Declining water levels in the Great Lakes may signal global warming

Dec 10, 2007

Researchers in Michigan report new evidence that water levels in the Great Lakes, which are near record low levels, may be shrinking due to global warming. Their study, which examines water level data for Lakes Michigan and Huron over more than a century, is scheduled for the Dec. 15 issue of ACS’ Environmental Science & Technology.

In the new study, Craig Stow and colleagues point out that water levels in the Great Lakes, which supply drinking water to more than 40 million U.S. and Canadian residents, have fluctuated over thousands of years. But recent declines in water levels have raised concern because the declines are consistent with many climate change projections, they say.

To evaluate the factors behind this decline, the scientists examined water level data for Lakes Michigan and Huron from 1860 to 2006, including precipitation, evaporation and runoff data. The results reveal an underlying gradual decline in water levels since 1973. This underlying drop may be due to an increase in evaporation levels, they say.

“We cannot be certain that the present observed water level drop is caused by factors related to global climate change, or that it portends a long-term problem,” the study states. But the ongoing decline in water levels make it “prudent to include lower lake levels in future management planning,” the researchers note.

Source: ACS

Explore further: NOAA establishes 'tipping points' for sea level rise related flooding

add to favorites email to friend print save as pdf

Related Stories

Great Lakes water level slump over, future unclear

Dec 10, 2014

Scientists say the longest period on record of abnormally low Great Lakes water levels has ended, but it's uncertain whether the recovery is temporary or the beginning of a new long-term trend.

Calcium loss turning lakes to 'jelly'

Nov 18, 2014

New research on a number of Canadian lakes show that historical acid deposits as a result of industry have greatly reduced calcium levels in the water - dramatically impacting populations of calcium-rich ...

Reconstructing the African humid period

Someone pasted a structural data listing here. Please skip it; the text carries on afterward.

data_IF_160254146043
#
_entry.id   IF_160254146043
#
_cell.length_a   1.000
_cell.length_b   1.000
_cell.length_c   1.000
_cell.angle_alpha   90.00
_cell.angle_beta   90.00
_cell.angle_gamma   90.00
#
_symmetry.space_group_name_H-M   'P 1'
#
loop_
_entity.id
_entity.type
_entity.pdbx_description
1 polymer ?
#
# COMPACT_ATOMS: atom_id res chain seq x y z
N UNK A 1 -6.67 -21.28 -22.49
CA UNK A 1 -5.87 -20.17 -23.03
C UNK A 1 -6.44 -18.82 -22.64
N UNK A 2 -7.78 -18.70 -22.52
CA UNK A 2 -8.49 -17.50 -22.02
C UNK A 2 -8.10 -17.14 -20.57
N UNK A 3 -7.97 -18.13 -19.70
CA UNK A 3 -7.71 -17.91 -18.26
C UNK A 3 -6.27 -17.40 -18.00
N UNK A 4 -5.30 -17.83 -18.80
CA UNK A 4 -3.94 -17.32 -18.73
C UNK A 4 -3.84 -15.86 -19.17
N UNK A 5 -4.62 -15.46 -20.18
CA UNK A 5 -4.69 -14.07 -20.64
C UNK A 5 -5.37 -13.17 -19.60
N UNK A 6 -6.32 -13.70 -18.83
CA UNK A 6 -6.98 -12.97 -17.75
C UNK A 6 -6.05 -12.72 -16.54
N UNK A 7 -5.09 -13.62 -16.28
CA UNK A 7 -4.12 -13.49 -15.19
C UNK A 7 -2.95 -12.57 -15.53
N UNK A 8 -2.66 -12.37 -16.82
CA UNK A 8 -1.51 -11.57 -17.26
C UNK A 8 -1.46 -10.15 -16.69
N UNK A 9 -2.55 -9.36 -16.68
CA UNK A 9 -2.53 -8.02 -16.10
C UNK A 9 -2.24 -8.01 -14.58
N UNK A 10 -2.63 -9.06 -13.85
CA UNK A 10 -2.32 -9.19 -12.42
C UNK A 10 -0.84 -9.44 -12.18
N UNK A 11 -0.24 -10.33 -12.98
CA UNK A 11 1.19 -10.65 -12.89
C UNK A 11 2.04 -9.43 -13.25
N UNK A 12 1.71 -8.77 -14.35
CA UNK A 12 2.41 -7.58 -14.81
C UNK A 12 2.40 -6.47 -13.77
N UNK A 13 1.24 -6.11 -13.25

Dec 05, 2014

During the end of the last ice age, there were dramatic changes in rainfall across a vast swath of Africa. As the world's large ice sheets receded in northern and southern latitudes, rainfall in much of Africa ...

Greenhouse gases linked to African rainfall

Dec 04, 2014

Scientists may have solved a long-standing enigma known as the African Humid Period - an intense increase in cumulative rainfall in parts of Africa that began after a long dry spell following the end of the ...

Recommended for you

New challenges for ocean acidification research

2 hours ago

Over the past decade, ocean acidification has received growing recognition not only in the scientific area. Decision-makers, stakeholders, and the general public are becoming increasingly aware of "the other carbon dioxide ...

Compromises lead to climate change deal

2 hours ago

Earlier this month, delegates from the various states that make up the UN met in Lima, Peru, to agree on a framework for the Climate Change Conference that is scheduled to take place in Paris next year. For ...

Finding innovative solutions for reducing CO2 emissions

5 hours ago

Today, the company Gaznat SA and EPFL signed an agreement for the creation of two new research chairs. The first one will study ways to seize carbon dioxide (CO2) at its production source and increase its value ...

User comments : 1

Adjust slider to filter visible comments by rank

Display comments: newest first

niftyswell
1 / 5 (1) Jan 05, 2008
%u201CWe cannot be certain that the present observed water level drop is caused by factors related to global climate change, or that it portends a long-term problem,%u201D the study states...the title is

Declining water levels in the Great Lakes may signal global warming

huh? then you contrast this headline put out in 2004
'Global Warming To Squeeze Western Mountains Dry By 2050'

with the latest headline...

'Remote sensors and ski areas in the high Sierra Nevada had recorded up to 5 feet since Friday morning, and the west side of the Lake Tahoe Basin already had 4 to 5 feet by Friday night, the National Weather Service office in Reno, Nev., said Saturday.

As much as 10 feet of snow was possible in the Sierra by Sunday. "Attempting to travel in the Sierra will put your life at risk," the weather service warned. '

Global cooling in the 70's they stated it would lead to drought...then they stated that global warming would lead to flooding and rising water levels..then drought...now flooding...

All I want is some consistency- tell us which it is and lets watch and see what happens but you cannot point to every observation and blame global warming and expect the public to buy it.

Please sign in to add a comment. Registration is free, and takes less than a minute. Read more

Click here to reset your password.
Sign in to get notified via email when new comments are made.